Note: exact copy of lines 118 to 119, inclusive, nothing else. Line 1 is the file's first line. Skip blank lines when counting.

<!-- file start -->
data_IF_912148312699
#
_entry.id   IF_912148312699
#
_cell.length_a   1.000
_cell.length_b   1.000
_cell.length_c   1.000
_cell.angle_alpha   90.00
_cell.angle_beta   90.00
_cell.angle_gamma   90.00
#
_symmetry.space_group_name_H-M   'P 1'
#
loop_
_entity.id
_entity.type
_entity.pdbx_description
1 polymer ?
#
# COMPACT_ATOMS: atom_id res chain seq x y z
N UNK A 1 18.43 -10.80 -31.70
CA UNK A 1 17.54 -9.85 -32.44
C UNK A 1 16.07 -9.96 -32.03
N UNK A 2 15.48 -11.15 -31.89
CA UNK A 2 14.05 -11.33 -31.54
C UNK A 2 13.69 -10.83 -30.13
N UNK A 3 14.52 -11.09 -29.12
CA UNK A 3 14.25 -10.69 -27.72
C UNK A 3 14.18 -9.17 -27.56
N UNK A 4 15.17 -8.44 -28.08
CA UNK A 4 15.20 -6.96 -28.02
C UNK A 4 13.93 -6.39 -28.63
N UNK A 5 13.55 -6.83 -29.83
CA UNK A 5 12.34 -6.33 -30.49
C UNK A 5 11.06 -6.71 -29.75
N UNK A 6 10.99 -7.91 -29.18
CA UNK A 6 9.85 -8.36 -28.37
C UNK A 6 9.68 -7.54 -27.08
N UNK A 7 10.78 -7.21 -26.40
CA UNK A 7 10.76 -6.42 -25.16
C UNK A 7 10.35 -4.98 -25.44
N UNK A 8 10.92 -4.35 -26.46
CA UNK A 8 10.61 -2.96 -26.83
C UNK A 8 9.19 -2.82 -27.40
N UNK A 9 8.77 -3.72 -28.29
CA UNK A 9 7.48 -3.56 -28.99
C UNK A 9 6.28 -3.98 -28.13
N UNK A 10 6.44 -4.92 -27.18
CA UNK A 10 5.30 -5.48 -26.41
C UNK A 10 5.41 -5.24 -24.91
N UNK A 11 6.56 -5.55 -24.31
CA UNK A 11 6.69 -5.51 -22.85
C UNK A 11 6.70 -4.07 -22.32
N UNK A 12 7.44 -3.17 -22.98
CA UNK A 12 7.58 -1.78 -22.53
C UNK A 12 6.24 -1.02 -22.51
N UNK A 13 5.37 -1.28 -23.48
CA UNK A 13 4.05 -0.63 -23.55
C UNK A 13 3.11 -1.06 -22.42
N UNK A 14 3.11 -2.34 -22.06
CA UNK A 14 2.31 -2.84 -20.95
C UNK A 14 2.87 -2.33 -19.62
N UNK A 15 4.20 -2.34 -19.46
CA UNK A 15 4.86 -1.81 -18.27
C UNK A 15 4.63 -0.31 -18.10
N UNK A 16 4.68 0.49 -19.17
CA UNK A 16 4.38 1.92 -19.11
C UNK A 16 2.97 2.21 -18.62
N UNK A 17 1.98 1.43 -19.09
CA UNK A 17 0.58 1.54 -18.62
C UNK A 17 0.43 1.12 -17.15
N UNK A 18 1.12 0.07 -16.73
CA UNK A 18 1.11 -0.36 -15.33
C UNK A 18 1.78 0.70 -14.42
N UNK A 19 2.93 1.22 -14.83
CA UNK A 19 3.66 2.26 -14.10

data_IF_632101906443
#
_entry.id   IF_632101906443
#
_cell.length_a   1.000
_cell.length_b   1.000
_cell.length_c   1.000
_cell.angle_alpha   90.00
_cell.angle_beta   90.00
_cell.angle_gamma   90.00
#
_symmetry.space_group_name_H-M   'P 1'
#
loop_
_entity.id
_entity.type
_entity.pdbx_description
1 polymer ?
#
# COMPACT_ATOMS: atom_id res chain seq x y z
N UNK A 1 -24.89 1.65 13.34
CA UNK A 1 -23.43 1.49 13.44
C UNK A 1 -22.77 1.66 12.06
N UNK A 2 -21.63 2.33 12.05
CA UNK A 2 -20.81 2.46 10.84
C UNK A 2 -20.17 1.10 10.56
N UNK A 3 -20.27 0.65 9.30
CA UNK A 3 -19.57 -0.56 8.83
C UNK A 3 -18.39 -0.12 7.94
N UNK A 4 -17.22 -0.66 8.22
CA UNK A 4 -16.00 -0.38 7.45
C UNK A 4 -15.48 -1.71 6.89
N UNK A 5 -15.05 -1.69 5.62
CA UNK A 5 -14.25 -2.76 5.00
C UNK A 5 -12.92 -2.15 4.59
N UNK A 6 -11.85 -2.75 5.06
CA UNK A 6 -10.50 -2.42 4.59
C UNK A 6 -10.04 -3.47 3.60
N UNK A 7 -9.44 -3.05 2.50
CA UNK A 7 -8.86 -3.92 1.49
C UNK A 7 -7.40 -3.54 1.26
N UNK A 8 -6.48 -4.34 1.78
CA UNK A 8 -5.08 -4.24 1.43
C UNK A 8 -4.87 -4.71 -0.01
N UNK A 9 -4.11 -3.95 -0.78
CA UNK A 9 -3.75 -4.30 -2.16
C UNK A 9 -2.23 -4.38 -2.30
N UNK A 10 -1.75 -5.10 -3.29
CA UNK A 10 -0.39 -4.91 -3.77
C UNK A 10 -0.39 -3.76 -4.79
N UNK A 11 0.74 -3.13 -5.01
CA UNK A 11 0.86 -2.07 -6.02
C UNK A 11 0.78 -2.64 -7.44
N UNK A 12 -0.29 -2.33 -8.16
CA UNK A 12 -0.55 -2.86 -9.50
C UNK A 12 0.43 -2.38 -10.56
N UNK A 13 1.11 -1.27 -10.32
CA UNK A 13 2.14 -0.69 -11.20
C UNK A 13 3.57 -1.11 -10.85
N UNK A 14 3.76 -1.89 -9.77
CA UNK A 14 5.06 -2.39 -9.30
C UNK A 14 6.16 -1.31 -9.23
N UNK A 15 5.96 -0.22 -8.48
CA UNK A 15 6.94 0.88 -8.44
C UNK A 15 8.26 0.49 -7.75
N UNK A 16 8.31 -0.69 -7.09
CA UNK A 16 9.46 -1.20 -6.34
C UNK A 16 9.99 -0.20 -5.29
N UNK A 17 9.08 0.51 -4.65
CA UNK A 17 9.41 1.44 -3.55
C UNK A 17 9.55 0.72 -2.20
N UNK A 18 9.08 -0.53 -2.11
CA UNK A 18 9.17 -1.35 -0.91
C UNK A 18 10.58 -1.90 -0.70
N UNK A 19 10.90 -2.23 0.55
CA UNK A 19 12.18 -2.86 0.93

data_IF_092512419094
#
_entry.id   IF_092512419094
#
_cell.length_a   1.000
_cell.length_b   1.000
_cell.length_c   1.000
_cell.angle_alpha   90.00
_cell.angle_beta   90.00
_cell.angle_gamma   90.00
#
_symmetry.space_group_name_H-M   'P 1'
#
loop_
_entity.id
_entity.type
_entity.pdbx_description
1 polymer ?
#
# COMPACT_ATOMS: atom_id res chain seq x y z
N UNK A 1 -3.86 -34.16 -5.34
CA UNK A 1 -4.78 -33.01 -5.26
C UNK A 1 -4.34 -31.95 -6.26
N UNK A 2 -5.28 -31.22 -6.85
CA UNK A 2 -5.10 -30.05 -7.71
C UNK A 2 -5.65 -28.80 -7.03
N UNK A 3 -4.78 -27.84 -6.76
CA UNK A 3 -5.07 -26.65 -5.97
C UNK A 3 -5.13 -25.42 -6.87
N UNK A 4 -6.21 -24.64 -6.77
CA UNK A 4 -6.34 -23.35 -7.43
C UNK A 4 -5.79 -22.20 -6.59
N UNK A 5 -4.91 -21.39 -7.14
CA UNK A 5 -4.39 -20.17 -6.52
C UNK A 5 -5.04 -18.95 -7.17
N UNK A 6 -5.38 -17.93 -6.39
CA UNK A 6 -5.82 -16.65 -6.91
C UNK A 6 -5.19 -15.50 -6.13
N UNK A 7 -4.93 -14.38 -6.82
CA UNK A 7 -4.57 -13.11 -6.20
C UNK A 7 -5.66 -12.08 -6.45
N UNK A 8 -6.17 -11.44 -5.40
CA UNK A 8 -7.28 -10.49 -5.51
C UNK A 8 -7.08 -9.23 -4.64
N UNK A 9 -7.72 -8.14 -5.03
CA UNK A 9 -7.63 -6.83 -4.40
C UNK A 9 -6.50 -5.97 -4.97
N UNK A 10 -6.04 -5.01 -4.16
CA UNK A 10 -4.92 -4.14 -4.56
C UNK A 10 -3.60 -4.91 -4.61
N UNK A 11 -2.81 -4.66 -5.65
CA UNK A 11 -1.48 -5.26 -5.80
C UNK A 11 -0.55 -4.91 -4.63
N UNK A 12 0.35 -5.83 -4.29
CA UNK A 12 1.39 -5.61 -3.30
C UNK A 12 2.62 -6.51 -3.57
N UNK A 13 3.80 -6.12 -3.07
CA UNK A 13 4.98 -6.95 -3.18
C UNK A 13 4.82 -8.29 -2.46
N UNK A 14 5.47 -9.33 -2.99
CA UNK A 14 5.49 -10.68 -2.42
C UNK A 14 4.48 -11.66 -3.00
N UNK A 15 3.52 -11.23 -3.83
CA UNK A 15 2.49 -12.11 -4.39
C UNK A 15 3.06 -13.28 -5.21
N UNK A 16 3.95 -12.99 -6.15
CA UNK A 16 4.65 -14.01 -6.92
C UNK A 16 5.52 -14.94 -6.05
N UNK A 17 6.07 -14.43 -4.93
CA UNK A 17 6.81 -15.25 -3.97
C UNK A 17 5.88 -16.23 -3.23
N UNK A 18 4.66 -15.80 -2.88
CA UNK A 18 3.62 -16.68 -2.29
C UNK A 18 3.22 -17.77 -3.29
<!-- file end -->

N UNK A 8 -6.48 -4.34 1.78
CA UNK A 8 -5.08 -4.24 1.43